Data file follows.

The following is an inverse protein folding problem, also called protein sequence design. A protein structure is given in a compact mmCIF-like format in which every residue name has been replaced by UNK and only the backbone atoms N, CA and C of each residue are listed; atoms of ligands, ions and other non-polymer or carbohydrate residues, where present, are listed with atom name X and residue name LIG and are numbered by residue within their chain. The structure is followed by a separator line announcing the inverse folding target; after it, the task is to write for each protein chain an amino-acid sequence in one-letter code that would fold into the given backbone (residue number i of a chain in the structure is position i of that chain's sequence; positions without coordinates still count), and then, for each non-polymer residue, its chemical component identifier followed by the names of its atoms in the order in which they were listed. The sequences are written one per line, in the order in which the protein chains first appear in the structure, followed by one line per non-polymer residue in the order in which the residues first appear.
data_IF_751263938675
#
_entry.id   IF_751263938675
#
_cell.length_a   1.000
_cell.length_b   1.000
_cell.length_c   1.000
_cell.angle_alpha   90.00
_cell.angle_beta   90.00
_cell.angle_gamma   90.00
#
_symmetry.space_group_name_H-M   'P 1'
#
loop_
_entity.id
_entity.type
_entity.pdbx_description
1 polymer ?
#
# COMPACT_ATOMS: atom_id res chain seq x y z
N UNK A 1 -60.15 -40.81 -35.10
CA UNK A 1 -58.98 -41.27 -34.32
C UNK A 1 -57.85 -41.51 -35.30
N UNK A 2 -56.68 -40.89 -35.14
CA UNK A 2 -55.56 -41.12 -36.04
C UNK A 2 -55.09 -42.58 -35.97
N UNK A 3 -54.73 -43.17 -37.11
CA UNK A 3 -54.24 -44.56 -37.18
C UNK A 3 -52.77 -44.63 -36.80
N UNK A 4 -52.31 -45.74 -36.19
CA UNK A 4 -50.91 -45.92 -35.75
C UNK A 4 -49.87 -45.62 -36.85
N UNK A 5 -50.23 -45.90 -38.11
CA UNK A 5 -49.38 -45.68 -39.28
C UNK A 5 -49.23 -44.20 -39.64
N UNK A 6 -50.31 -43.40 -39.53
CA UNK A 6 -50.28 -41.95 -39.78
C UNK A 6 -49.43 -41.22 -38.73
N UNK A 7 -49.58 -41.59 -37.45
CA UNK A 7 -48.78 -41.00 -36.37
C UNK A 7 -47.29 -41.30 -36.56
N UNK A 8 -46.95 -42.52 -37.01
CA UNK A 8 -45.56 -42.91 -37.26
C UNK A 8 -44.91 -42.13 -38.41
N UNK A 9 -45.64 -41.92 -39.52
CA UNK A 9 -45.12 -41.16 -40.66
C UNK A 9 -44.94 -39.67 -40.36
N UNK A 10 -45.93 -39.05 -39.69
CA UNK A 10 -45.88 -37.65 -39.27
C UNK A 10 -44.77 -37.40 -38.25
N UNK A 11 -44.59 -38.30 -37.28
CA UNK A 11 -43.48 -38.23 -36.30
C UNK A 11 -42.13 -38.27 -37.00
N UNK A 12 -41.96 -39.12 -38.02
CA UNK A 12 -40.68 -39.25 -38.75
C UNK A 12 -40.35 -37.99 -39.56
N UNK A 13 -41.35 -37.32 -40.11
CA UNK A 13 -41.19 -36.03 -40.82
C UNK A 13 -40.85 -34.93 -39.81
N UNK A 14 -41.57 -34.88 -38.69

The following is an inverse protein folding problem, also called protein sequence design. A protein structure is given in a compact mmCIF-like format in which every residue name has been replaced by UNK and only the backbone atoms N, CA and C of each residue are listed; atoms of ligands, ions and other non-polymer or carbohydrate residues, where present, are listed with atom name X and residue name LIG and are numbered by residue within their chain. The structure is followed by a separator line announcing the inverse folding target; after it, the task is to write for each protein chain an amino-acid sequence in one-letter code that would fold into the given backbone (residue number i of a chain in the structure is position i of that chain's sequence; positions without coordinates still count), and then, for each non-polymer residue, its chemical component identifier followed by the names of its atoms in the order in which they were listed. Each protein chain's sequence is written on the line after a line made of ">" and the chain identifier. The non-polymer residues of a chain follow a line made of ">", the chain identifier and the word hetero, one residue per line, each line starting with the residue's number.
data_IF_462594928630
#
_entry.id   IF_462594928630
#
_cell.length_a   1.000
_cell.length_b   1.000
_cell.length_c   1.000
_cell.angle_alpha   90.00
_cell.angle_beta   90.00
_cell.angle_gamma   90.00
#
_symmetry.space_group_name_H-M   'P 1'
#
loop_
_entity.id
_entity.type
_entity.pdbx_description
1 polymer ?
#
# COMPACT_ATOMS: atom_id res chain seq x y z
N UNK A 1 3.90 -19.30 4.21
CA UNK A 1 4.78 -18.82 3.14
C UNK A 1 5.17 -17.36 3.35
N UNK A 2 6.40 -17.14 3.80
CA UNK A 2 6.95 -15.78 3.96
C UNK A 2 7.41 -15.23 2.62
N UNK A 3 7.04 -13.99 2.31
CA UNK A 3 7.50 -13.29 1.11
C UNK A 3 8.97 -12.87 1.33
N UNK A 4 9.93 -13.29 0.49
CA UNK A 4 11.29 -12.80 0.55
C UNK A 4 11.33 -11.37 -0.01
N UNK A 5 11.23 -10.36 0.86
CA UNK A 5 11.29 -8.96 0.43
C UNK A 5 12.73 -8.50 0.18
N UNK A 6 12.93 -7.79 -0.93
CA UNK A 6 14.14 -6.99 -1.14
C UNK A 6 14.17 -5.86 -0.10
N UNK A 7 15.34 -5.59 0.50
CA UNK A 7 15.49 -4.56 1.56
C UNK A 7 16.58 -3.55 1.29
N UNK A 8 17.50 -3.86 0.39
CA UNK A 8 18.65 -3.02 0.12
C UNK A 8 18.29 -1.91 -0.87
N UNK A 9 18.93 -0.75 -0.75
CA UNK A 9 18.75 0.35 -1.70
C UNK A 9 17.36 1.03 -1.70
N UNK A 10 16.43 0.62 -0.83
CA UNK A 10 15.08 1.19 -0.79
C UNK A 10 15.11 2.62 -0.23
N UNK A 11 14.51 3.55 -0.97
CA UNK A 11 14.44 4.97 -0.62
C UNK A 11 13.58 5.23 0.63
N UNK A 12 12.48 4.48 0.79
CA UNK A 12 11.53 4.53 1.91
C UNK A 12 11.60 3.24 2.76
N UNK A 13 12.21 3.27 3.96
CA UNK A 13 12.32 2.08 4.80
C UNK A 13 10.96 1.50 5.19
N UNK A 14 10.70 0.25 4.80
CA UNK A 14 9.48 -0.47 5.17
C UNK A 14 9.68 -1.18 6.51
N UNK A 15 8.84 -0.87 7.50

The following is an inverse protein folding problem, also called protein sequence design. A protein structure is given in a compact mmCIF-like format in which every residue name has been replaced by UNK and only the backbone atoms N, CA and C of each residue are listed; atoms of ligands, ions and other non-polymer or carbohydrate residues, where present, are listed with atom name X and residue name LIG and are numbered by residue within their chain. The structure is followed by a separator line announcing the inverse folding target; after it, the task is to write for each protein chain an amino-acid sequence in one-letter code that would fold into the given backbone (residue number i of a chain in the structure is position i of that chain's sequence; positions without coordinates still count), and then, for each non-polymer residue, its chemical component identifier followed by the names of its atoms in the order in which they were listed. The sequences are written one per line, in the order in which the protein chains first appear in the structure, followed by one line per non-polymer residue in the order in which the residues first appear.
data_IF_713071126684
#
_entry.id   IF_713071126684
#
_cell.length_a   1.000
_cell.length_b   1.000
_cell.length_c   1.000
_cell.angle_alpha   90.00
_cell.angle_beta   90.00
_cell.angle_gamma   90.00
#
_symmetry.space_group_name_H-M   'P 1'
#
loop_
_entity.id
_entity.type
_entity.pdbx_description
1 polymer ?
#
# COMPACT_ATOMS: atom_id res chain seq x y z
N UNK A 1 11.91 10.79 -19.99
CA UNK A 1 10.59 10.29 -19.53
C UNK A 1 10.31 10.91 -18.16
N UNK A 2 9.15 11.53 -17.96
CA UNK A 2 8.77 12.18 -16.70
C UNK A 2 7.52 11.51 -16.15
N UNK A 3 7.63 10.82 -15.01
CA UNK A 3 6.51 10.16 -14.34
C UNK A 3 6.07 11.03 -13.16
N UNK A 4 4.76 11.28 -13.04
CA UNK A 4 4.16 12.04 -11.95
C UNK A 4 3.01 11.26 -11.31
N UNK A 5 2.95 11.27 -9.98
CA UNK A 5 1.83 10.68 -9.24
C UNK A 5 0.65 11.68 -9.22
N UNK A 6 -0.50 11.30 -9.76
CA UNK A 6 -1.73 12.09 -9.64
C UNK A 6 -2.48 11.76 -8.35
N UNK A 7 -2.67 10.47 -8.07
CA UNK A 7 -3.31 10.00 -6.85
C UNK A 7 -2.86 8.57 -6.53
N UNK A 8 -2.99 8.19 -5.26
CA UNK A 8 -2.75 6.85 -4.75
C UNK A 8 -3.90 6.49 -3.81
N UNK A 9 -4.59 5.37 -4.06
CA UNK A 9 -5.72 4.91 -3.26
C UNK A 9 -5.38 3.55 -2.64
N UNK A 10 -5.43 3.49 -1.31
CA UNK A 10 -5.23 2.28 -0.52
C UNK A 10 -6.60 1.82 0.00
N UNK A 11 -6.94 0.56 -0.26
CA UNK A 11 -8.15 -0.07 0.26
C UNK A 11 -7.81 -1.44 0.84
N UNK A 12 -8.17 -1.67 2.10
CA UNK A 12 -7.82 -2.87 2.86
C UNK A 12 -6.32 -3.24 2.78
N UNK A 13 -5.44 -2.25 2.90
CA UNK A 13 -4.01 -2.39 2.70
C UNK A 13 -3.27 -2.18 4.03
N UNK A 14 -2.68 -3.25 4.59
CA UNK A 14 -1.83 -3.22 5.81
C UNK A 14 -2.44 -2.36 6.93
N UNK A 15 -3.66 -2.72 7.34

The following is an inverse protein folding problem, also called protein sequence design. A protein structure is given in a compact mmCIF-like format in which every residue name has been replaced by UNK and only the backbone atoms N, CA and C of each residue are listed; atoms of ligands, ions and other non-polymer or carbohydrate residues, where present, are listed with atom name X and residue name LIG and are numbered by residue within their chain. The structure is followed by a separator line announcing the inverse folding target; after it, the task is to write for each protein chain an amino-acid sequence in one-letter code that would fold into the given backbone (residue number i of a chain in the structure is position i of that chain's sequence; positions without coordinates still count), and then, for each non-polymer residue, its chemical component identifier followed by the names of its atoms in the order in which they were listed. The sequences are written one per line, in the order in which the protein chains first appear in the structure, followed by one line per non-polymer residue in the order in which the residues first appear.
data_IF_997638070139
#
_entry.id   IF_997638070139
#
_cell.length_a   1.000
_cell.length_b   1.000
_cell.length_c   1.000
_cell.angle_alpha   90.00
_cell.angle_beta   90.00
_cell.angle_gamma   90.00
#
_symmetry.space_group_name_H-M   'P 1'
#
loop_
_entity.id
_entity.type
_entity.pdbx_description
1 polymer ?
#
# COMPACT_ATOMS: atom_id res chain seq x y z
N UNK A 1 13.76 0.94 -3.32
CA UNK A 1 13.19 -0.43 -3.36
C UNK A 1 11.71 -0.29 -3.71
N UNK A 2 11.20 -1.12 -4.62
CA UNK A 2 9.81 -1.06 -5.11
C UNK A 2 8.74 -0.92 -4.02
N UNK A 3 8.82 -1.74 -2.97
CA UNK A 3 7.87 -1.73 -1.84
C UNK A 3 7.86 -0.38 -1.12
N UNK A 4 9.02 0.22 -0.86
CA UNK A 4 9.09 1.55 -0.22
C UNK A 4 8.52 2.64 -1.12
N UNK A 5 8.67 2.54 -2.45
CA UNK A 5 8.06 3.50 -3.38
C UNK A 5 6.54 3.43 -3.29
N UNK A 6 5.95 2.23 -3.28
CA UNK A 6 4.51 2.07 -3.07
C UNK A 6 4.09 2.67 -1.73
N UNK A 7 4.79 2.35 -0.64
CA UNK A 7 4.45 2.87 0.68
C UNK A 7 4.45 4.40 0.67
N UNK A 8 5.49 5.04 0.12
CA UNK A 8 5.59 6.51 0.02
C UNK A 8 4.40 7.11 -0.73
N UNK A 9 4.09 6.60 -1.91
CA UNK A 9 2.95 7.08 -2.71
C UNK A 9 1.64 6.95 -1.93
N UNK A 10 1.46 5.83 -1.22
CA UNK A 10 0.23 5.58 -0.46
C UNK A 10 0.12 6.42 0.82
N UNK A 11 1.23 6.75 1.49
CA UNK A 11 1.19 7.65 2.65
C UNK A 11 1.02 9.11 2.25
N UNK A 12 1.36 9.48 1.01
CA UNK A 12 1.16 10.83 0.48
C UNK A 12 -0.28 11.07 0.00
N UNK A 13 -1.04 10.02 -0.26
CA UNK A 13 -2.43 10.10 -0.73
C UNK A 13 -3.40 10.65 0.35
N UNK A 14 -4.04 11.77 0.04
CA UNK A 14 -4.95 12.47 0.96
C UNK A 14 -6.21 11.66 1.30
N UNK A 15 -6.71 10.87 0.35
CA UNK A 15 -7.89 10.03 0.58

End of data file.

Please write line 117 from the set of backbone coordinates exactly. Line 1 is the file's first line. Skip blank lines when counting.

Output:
CA UNK A 12 11.53 4.53 1.91